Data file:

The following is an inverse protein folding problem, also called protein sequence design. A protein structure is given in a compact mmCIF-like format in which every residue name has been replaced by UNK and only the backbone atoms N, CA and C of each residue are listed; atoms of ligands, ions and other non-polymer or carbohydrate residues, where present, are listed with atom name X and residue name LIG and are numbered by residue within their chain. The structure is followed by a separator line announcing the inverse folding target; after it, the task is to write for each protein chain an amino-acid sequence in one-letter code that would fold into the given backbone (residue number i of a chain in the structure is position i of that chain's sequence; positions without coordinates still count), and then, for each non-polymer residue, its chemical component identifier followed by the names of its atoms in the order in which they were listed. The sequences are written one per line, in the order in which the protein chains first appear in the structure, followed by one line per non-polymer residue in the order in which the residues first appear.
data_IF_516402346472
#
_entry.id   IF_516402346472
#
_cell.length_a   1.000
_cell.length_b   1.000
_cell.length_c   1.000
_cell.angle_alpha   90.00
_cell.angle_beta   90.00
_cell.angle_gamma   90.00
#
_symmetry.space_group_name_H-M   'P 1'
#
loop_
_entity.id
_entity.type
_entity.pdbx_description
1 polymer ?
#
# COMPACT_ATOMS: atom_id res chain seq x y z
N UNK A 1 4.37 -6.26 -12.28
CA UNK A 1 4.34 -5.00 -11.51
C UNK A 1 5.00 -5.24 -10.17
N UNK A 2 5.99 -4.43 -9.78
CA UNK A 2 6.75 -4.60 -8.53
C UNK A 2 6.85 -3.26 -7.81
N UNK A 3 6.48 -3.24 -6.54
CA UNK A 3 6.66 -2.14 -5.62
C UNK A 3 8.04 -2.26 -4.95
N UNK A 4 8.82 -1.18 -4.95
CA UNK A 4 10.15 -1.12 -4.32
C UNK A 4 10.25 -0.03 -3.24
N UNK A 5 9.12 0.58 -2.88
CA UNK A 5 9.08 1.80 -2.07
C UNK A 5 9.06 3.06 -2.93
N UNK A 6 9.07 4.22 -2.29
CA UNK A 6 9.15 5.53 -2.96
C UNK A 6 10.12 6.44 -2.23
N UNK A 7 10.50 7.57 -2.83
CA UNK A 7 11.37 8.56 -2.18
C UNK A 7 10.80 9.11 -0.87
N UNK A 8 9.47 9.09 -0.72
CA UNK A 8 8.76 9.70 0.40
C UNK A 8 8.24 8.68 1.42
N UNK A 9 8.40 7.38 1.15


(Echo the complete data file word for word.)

The following is an inverse protein folding problem, also called protein sequence design. A protein structure is given in a compact mmCIF-like format in which every residue name has been replaced by UNK and only the backbone atoms N, CA and C of each residue are listed; atoms of ligands, ions and other non-polymer or carbohydrate residues, where present, are listed with atom name X and residue name LIG and are numbered by residue within their chain. The structure is followed by a separator line announcing the inverse folding target; after it, the task is to write for each protein chain an amino-acid sequence in one-letter code that would fold into the given backbone (residue number i of a chain in the structure is position i of that chain's sequence; positions without coordinates still count), and then, for each non-polymer residue, its chemical component identifier followed by the names of its atoms in the order in which they were listed. The sequences are written one per line, in the order in which the protein chains first appear in the structure, followed by one line per non-polymer residue in the order in which the residues first appear.
data_IF_516402346472
#
_entry.id   IF_516402346472
#
_cell.length_a   1.000
_cell.length_b   1.000
_cell.length_c   1.000
_cell.angle_alpha   90.00
_cell.angle_beta   90.00
_cell.angle_gamma   90.00
#
_symmetry.space_group_name_H-M   'P 1'
#
loop_
_entity.id
_entity.type
_entity.pdbx_description
1 polymer ?
#
# COMPACT_ATOMS: atom_id res chain seq x y z
N UNK A 1 4.37 -6.26 -12.28
CA UNK A 1 4.34 -5.00 -11.51
C UNK A 1 5.00 -5.24 -10.17
N UNK A 2 5.99 -4.43 -9.78
CA UNK A 2 6.75 -4.60 -8.53
C UNK A 2 6.85 -3.26 -7.81
N UNK A 3 6.48 -3.24 -6.54
CA UNK A 3 6.66 -2.14 -5.62
C UNK A 3 8.04 -2.26 -4.95
N UNK A 4 8.82 -1.18 -4.95
CA UNK A 4 10.15 -1.12 -4.32
C UNK A 4 10.25 -0.03 -3.24
N UNK A 5 9.12 0.58 -2.88
CA UNK A 5 9.08 1.80 -2.07
C UNK A 5 9.06 3.06 -2.93
N UNK A 6 9.07 4.22 -2.29
CA UNK A 6 9.15 5.53 -2.96
C UNK A 6 10.12 6.44 -2.23
N UNK A 7 10.50 7.57 -2.83
CA UNK A 7 11.37 8.56 -2.18
C UNK A 7 10.80 9.11 -0.87
N UNK A 8 9.47 9.09 -0.72
CA UNK A 8 8.76 9.70 0.40
C UNK A 8 8.24 8.68 1.42
N UNK A 9 8.40 7.38 1.15